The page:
- a low place in a tract of land, usually moister and often having ranker vegetation than the adjacent higher land.
- a valleylike intersection of two slopes in a piece of land.
Origin of swale
Examples from the Web for swale
No breath of air stirred the foliage or the bending rushes in the swale.In the Valley
"Oh, it's just that swale to the right of the driveway," said Rufus.In Apple-Blossom Time
Clara Louise Burnham
"He may be in the swale," muttered the watcher as he stood with his eye to the loop-hole.A Little Norsk; Or, Ol' Pap's Flaxen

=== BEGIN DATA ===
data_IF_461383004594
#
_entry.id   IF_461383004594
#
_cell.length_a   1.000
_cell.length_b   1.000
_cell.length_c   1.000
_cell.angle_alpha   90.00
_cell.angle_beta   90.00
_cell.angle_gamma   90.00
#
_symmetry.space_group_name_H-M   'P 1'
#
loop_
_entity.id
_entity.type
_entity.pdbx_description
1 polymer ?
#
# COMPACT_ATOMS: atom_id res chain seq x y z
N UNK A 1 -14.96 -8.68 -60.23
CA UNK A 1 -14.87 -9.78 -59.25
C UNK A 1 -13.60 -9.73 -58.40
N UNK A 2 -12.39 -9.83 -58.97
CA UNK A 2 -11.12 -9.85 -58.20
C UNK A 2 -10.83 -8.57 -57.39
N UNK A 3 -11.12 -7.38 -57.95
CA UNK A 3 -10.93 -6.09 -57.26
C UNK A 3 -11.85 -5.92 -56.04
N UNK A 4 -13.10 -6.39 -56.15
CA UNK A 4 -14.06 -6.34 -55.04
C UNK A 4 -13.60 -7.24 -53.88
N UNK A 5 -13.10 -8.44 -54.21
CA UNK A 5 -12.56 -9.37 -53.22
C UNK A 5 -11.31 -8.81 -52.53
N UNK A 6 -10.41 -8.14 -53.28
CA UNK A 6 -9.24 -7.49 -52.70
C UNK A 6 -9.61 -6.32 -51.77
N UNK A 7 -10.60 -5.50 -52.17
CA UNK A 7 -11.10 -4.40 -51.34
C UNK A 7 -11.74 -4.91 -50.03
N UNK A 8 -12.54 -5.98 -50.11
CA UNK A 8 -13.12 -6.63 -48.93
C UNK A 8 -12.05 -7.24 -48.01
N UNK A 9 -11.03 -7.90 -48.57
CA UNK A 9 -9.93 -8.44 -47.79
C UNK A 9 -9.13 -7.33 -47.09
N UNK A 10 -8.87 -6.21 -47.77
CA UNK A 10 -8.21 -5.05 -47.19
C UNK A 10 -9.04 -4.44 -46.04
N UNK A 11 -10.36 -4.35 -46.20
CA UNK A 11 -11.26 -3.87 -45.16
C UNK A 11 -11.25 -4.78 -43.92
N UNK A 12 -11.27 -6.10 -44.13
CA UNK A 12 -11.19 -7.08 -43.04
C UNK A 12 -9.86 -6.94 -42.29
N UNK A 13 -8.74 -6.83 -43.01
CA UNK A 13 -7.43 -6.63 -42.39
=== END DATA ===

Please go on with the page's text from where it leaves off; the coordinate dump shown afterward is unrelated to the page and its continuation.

There are areas of swale, or wet bottom-lands, which may be drained to advantage.A Report on Washington Territory
William Henry Ruffner
Myton is on the Swale, near its junction with the Ure, and so a little east of Boroughbridge.The Bruce
- mainly US
- a moist depression in a tract of land, usually with rank vegetation
- (as modifier)swell and swale topography
Word Origin and History for swale
"low, hollow place, often boggy," 1580s, special use of Scottish swaill "low, hollow place," or dialectal East Anglian swale "shady place" (mid-15c.); both probably from Old Norse svalr "cool," from Proto-Germanic *swalaz.